I think one of the very best writers of the last one hundred years was Pat Conroy. The opening lines of some of his books are the stuff of genius:
· “I wear the ring” from The Lords of Discipline;
· “My wound is geography” from The Prince of Tides;
· “I was born to be a point guard. Just not a very good one” from My Losing Season.
Even if you don’t like his stories, those lines alone are worth buying the book for. In fact, when I peruse a bookstore—and God help us, those are few anymore—I usually read the first line of any book I consider.
As an avid reader, I am always impressed, no, stricken with good language. And those Conroy openings rank up there with ole Bill Shakespeare himself. So, I try to make the language I use come alive and strike a chord with the reader.
I also love the understatement of Mark Twain, and the over-the-top stories of Kurt Vonnegut.
At a personal level, the most significant influence may have been my maternal grandfather. He would come get me when I was a boy, and we would ride around and just talk. . . about family, and life, and things a man should know and be. He never lectured, he just talked. But I remember those talks. And when he got old, I would go and get him, and we would drive around, smoking cigars, and talking.
He thought I was a lot smarter than I am because I got the education that was not available to him when he was a kid. I showed him some shop drawings I had done for a construction job, and he just thought I was a genius.
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What were your struggles or obstacles you had to overcome to get this book written?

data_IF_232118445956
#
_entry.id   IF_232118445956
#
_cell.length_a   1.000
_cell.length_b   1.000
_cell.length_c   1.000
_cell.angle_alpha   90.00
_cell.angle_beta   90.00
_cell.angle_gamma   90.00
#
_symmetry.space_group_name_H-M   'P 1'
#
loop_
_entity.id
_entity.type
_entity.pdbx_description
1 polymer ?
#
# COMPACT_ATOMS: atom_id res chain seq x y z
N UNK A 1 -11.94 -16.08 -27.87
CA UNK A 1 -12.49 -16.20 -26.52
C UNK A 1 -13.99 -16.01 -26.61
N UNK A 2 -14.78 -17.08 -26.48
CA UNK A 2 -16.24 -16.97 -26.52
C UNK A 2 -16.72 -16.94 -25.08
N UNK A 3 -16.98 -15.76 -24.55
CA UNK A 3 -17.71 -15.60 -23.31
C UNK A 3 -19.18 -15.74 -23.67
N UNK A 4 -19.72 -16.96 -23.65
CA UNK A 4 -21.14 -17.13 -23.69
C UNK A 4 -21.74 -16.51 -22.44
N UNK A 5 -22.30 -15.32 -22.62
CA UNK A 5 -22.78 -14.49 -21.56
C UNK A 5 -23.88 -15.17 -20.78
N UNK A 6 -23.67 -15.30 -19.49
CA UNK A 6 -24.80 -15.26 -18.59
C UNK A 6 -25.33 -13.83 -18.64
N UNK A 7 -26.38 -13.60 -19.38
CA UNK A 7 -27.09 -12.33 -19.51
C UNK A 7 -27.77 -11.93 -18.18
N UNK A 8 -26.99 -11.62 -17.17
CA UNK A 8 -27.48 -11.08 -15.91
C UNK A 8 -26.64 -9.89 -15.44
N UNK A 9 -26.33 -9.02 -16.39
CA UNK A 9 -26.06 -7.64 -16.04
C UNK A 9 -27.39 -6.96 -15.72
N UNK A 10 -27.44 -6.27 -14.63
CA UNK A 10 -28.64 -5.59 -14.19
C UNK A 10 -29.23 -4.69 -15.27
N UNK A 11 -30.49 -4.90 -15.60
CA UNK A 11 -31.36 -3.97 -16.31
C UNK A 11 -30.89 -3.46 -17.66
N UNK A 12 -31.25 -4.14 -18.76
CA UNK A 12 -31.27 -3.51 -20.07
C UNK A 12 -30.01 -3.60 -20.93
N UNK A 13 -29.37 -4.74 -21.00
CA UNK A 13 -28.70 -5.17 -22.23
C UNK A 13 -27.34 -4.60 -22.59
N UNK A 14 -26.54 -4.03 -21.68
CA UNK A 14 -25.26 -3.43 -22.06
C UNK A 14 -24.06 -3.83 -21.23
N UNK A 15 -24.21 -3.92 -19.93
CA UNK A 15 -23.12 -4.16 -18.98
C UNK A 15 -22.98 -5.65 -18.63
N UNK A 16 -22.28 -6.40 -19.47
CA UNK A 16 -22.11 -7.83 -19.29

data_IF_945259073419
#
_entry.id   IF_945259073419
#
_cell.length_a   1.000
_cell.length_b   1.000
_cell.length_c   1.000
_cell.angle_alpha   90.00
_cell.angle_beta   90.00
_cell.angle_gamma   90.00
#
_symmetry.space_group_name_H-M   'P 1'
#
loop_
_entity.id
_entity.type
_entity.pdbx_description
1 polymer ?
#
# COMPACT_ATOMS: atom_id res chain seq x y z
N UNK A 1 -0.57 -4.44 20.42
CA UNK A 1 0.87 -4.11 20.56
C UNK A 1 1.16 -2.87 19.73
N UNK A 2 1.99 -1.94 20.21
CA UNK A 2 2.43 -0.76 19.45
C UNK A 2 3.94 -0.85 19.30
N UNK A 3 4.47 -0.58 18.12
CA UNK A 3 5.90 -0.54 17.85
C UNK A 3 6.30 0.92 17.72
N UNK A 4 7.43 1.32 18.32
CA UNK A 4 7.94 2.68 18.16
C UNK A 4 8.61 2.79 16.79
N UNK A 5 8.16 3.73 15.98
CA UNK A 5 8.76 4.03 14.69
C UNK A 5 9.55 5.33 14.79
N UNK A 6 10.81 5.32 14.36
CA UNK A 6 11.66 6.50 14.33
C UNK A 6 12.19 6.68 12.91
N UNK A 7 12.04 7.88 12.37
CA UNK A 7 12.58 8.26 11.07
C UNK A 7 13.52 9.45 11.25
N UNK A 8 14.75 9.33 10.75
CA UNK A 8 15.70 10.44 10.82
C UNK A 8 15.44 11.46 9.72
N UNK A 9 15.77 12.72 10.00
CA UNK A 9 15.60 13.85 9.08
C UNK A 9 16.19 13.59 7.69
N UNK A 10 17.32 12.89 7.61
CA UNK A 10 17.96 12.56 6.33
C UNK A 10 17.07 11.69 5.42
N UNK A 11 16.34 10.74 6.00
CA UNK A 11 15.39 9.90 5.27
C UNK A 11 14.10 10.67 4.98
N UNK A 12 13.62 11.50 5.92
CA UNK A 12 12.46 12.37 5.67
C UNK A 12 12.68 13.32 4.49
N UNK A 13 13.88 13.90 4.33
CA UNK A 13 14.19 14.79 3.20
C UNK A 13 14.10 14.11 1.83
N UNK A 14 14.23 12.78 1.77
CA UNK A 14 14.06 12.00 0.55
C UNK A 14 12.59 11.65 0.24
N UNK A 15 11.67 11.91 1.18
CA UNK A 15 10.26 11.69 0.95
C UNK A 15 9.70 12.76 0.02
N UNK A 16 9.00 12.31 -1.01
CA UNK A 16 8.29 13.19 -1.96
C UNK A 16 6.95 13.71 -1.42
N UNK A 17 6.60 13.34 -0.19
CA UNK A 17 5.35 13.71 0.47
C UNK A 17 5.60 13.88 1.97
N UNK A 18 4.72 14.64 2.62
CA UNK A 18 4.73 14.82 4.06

For me, a story is kind of there in my mind, but making it into something readable is the hard part. And to steal a quote from Stephen King, I have to write the story to see how it all comes out, but I also want the reader to be part of it. I am sometimes quite surprised to find out what happened along the way of the story.
How was I to portray someone with a terminal illness or in a wheelchair and not make them into either a caricature or merely an object of pity? I didn’t want that for my characters or my readers. And even the antagonists have to be human. The protagonists definitely have to be human, you know, sometimes silly or foolish or thoughtless or just human! But they also have to be someone we love and care about.
I also worked hard to make sure the story was not clichéd. This is not a romance, a Hallmark movie where you know the ending from the start. There have to be some surprises and little tidbits of subtlety along the way. And I want the readers to be both satisfied with the ending and yet wanting more when they close the book.
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Tell your readers about your book.
This is the story of two people, Gio and Gina, who both have a terminal illness, who meet by chance, and who find each other extremely attractive, though they are quite different from each other. And both have careers and families or friends who want to take care of them. But Gio and Gina want to focus on living the life they have left and not focus on some impending death. You know, spend time living instead of dying.
It is also the story of the people around these two who try to care for them and even become . . . jealous? angry? unhappy? Or maybe just concerned with the romance as it develops. There is a good bit of miscommunication because there always is miscommunication in life.